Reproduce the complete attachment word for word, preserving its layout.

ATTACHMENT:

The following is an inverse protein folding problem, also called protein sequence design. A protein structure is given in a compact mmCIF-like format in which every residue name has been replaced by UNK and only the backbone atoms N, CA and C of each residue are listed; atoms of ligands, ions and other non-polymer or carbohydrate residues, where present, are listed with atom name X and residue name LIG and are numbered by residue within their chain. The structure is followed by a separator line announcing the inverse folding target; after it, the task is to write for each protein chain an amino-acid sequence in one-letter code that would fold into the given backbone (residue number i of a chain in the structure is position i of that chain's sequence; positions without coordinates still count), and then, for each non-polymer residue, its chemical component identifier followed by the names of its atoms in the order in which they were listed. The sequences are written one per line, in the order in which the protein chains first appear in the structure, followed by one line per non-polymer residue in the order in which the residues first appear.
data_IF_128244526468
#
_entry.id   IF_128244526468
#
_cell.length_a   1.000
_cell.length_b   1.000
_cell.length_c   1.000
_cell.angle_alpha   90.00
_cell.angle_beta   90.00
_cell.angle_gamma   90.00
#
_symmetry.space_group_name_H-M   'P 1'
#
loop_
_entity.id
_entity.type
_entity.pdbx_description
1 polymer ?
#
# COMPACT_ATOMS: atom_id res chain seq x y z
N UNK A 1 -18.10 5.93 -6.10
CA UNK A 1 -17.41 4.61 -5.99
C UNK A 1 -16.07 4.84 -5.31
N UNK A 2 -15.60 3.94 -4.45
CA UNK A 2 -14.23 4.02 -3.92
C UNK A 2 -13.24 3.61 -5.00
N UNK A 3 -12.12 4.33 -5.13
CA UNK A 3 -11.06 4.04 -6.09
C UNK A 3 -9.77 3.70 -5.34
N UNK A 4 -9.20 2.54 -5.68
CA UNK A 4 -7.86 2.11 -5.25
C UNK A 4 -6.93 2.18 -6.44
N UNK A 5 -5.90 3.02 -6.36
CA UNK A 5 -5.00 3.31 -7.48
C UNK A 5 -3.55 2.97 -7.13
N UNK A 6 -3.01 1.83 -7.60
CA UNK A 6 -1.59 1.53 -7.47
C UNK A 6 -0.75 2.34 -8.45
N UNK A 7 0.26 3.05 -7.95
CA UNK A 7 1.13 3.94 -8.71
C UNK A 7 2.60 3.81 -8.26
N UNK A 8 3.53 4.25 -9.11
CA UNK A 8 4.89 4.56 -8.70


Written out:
The following is an inverse protein folding problem, also called protein sequence design. A protein structure is given in a compact mmCIF-like format in which every residue name has been replaced by UNK and only the backbone atoms N, CA and C of each residue are listed; atoms of ligands, ions and other non-polymer or carbohydrate residues, where present, are listed with atom name X and residue name LIG and are numbered by residue within their chain. The structure is followed by a separator line announcing the inverse folding target; after it, the task is to write for each protein chain an amino-acid sequence in one-letter code that would fold into the given backbone (residue number i of a chain in the structure is position i of that chain's sequence; positions without coordinates still count), and then, for each non-polymer residue, its chemical component identifier followed by the names of its atoms in the order in which they were listed. The sequences are written one per line, in the order in which the protein chains first appear in the structure, followed by one line per non-polymer residue in the order in which the residues first appear.
data_IF_128244526468
#
_entry.id   IF_128244526468
#
_cell.length_a   1.000
_cell.length_b   1.000
_cell.length_c   1.000
_cell.angle_alpha   90.00
_cell.angle_beta   90.00
_cell.angle_gamma   90.00
#
_symmetry.space_group_name_H-M   'P 1'
#
loop_
_entity.id
_entity.type
_entity.pdbx_description
1 polymer ?
#
# COMPACT_ATOMS: atom_id res chain seq x y z
N UNK A 1 -18.10 5.93 -6.10
CA UNK A 1 -17.41 4.61 -5.99
C UNK A 1 -16.07 4.84 -5.31
N UNK A 2 -15.60 3.94 -4.45
CA UNK A 2 -14.23 4.02 -3.92
C UNK A 2 -13.24 3.61 -5.00
N UNK A 3 -12.12 4.33 -5.13
CA UNK A 3 -11.06 4.04 -6.09
C UNK A 3 -9.77 3.70 -5.34
N UNK A 4 -9.20 2.54 -5.68
CA UNK A 4 -7.86 2.11 -5.25
C UNK A 4 -6.93 2.18 -6.44
N UNK A 5 -5.90 3.02 -6.36
CA UNK A 5 -5.00 3.31 -7.48
C UNK A 5 -3.55 2.97 -7.13
N UNK A 6 -3.01 1.83 -7.60
CA UNK A 6 -1.59 1.53 -7.47
C UNK A 6 -0.75 2.34 -8.45
N UNK A 7 0.26 3.05 -7.95
CA UNK A 7 1.13 3.94 -8.71
C UNK A 7 2.60 3.81 -8.26
N UNK A 8 3.53 4.25 -9.11
CA UNK A 8 4.89 4.56 -8.70